Oddly enough it was a lot easier to make my selections for 2019 than it was for 2018. Not because 2019 was any less stacked with killer releases, but I kind of already knew which records I wanted to represent here.
Consummation‘s fearsome debut, The Great Solar Hunter, for example, was a scorching slab of (practically) unrelenting rage, whose occasional atmospheric embellishments only served to make the rest of the record seem that much more aggressive by comparison, while the wicked leads and whip-cracking riffs of Worsen‘s similarly killer Cursed to Witness Life (which I only discovered earlier this year) has helped fill that nasty, Nachtmystium-shaped hole in my heart.
Moving from debuts to sophomore albums, In Nomine Mortis by Canadian quintet Idolatry remains as razor-sharp today as it was then (fans of Necrophobic, Inquisition, and Immortal should check it out ASAP if they haven’t done already), and then there’s the stunning second album from The Negative Bias, Narcissus Rising, which wasn’t just a huge step up for the band, but one of the best albums of the year, without question.
That being said, I can’t resist another chance to lavish some extra praise and attention on Muladona, the phenomenal fifth album from Sludge-soaked, Drone-infused, Doom-laden Black Metal misanthropes Rorcal.
One of the harshest, nastiest, and most harrowing albums of the year – yet also utterly haunting in its own way – it tells a story of plague and damnation, demonic possession and dreadful, via a nerve-scraping, gut-wrenching blend of bestial snarls and throat-rending screams, lurching, low-tuned riffs and seething, screeching tremolo, calamitous, doom-laden chords and claustrophobic, droning ambience, interspersed with chilling spoken-word excerpts taken from the novel upon which it is based, resulting in an auditory experience quite unlike anything else.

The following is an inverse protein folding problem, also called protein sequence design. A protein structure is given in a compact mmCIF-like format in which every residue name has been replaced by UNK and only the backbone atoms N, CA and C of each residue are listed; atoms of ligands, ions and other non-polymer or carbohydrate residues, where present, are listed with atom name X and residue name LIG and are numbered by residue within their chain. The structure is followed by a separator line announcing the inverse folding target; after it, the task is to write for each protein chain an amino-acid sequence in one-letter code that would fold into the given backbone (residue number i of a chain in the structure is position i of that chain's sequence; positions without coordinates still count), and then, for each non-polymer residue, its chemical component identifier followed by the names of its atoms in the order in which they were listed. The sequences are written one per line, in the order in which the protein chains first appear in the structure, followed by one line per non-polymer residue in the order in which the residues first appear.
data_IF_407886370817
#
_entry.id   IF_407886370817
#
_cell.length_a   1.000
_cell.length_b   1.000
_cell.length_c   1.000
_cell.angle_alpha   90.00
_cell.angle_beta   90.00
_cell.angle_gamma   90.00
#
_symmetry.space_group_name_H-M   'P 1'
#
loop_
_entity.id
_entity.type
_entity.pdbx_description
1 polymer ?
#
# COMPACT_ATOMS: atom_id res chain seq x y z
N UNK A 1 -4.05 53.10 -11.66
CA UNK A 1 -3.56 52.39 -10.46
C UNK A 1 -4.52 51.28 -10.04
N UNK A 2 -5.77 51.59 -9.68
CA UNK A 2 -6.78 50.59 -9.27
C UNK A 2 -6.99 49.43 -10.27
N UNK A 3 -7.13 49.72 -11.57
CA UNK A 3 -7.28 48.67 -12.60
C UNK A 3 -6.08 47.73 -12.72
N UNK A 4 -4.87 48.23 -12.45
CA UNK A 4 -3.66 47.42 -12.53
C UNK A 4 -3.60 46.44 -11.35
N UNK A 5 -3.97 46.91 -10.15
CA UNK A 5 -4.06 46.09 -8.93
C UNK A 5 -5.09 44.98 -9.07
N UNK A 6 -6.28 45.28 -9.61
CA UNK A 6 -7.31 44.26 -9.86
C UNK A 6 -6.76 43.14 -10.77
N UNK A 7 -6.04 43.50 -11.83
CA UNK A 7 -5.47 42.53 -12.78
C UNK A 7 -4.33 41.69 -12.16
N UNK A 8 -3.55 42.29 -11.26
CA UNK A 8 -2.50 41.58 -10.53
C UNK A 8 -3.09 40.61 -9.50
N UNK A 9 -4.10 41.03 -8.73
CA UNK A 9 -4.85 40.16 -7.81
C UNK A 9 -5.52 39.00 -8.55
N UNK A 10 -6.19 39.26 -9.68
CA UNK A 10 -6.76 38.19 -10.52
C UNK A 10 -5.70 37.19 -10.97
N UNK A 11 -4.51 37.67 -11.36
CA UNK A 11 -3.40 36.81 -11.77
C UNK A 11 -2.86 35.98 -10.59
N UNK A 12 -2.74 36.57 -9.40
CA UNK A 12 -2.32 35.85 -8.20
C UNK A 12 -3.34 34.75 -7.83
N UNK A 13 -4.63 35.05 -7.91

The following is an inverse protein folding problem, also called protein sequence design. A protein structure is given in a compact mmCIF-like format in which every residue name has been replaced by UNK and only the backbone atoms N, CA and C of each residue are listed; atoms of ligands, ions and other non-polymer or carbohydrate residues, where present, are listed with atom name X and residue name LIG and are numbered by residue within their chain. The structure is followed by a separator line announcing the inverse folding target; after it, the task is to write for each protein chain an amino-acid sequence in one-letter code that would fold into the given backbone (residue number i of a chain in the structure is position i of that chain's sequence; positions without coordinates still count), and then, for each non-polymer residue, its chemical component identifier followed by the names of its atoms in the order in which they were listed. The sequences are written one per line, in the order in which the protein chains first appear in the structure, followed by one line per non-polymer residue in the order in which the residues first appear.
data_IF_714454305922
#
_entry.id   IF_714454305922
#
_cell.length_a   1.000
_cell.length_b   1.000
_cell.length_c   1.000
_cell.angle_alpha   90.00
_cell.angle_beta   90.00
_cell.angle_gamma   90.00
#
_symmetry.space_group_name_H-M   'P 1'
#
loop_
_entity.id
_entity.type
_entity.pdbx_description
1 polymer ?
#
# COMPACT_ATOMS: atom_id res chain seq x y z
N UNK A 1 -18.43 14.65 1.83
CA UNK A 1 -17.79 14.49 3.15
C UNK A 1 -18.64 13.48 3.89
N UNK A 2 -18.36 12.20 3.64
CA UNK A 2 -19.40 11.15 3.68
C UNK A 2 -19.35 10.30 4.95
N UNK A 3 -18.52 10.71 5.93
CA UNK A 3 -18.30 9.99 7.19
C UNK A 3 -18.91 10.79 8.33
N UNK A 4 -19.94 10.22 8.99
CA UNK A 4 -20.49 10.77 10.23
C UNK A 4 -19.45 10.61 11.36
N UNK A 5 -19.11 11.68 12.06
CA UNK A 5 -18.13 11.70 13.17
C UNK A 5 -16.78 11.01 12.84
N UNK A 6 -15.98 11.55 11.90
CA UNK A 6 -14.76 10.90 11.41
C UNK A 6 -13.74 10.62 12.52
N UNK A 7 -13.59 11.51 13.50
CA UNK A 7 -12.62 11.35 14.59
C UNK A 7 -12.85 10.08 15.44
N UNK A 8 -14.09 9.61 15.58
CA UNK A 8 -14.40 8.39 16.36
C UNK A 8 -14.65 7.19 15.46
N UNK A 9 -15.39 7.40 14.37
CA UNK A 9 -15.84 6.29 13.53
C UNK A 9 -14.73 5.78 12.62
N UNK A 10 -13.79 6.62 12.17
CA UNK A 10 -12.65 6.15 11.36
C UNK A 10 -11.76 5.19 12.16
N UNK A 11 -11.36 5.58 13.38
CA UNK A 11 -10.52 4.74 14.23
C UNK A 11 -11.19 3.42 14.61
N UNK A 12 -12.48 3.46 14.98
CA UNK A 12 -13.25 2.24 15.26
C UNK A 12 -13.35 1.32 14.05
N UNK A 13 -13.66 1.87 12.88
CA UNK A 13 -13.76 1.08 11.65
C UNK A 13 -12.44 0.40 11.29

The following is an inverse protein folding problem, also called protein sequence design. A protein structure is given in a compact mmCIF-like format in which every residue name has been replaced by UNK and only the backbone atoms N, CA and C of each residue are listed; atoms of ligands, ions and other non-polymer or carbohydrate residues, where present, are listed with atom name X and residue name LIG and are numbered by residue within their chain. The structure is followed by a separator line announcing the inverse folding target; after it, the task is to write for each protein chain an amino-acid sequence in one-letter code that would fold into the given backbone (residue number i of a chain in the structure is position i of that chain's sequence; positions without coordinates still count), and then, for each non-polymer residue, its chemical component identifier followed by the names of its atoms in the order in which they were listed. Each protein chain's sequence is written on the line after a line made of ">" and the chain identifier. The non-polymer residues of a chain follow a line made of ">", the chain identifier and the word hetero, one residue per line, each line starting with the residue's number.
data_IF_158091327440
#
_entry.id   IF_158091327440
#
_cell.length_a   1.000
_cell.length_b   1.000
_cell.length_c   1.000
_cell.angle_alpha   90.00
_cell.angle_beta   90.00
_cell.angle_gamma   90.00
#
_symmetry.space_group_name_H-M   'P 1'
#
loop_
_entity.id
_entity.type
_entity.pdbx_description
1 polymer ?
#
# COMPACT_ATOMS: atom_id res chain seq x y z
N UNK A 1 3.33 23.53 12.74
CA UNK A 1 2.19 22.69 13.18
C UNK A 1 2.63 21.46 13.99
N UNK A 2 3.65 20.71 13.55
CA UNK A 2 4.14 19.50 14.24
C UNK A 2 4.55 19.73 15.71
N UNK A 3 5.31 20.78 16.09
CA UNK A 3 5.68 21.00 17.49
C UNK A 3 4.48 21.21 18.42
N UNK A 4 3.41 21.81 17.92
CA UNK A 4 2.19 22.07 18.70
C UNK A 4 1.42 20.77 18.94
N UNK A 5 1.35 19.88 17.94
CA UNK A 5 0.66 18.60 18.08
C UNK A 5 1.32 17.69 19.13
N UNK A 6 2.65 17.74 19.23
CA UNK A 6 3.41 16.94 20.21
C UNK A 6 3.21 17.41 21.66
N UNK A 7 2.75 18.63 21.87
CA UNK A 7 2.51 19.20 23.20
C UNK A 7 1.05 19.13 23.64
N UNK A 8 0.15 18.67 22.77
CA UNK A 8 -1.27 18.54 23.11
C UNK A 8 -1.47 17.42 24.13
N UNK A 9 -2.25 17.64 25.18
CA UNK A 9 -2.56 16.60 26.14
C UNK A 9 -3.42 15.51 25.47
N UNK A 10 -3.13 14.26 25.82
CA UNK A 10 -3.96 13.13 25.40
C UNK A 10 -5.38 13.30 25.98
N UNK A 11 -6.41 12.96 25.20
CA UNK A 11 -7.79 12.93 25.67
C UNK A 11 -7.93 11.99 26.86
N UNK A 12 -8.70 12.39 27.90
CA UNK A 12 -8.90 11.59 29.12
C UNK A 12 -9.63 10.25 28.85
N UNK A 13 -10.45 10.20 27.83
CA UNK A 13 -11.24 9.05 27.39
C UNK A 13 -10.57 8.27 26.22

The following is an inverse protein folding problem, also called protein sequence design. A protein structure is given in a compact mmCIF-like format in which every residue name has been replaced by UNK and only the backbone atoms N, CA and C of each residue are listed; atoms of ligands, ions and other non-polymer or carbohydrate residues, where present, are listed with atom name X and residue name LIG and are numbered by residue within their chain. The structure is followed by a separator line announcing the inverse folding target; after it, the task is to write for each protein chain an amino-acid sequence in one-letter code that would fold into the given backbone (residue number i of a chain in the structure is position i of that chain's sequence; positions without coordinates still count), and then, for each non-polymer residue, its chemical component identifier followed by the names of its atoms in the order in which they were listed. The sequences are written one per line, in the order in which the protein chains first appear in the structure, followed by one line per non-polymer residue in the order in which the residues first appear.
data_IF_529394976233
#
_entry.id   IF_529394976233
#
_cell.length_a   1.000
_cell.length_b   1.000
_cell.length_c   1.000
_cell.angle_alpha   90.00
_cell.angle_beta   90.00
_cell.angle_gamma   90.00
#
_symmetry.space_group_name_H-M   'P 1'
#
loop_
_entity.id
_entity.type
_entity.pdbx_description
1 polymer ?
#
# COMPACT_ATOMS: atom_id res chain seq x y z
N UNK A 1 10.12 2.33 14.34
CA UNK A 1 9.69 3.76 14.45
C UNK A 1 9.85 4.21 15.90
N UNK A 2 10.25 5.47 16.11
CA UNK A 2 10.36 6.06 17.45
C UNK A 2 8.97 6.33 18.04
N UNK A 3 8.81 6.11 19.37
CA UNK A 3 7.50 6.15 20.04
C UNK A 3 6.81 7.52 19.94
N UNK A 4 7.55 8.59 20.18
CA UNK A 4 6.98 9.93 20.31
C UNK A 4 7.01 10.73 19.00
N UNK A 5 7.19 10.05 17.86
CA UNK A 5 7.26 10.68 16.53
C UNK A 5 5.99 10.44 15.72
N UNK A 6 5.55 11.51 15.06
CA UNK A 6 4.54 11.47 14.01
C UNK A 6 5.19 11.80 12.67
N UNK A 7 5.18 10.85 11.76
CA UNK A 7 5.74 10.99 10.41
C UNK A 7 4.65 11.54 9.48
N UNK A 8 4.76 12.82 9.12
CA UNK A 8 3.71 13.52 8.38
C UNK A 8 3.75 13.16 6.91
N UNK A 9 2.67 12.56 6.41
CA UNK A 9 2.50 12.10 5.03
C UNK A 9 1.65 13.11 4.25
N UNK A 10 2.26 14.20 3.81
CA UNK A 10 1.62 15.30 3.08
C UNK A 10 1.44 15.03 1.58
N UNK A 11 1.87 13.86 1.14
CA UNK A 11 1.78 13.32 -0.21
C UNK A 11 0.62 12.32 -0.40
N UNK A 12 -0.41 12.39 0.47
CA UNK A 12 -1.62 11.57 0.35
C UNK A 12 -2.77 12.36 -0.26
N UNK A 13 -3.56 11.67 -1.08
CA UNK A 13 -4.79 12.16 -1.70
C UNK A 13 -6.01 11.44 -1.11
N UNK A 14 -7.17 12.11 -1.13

Some of the albums I’ve chosen to highlight from this year I/we have written about a fair bit before – Imha Tarikat, for example, reached new heights of excellence with Sternenberster (an album so good it’s about to be re-released for the second time this year), while it was Islander himself who introduced me (and, I’d imagine, a lot of our readers) to France’s Abductionand their progressive, passionate, and surprisingly poignant, third album Jehanne.
Others, however, we haven’t written very much about at all, from the riveting riffs and slithering grooves of Serpent Noir and the classic Black Metal majesty of Death Clan OD, to the more unorthodox – but no less impressive – strains of Sagrada Tierra del Jaguar by Yaotl Mictlan, which combines Mexican and Mayan mysticism and instrumentation with Black Metal’s brooding brimstone fury in scintillating style.
But this section, if anything, is really just an excuse to write about the utterly outstanding For You Men Who Gaze Into The Sun by Belgium’s Antzaat, who, despite this being their full-length debut, already possess the sort of focussed determination and fearless confidence that you usually only see/hear from veteran bands.
Of course, no-one is going to claim that these eight tracks (and one intro) are utterly unique and original in their approach – throughout the record you can hear touches and traces of Mgla’s melodic mesmerism, Watain’s imperious arrogance, Bathory’s’s primal power, and more – but the band’s explosive energy and primal intensity is theirs and theirs alone.
It’s the dynamic, streamlined songwriting which really puts For You Men… over the top however, with every song arranged and arrayed in such a way that it’s almost impossible to pick a single favourite moment – whether it’s the grim grandeur and pure power of the title track, the bold, bombastic bass-lines and ruggedly melodic riffs of “Crown of Concrete”, or the vicious vocal hooks and infectious drum work of “Veil of Darkness” there’s something here for practically every disciple of the blackened arts to worship.
It’s not perfect by any means (the intro is pretty superfluous, and the record just kind of… ends… unexpectedly at the conclusion of “And This Day Shall Come Again”) but it’s still one of the most stunning Black Metal albums of the year, make no mistake about it.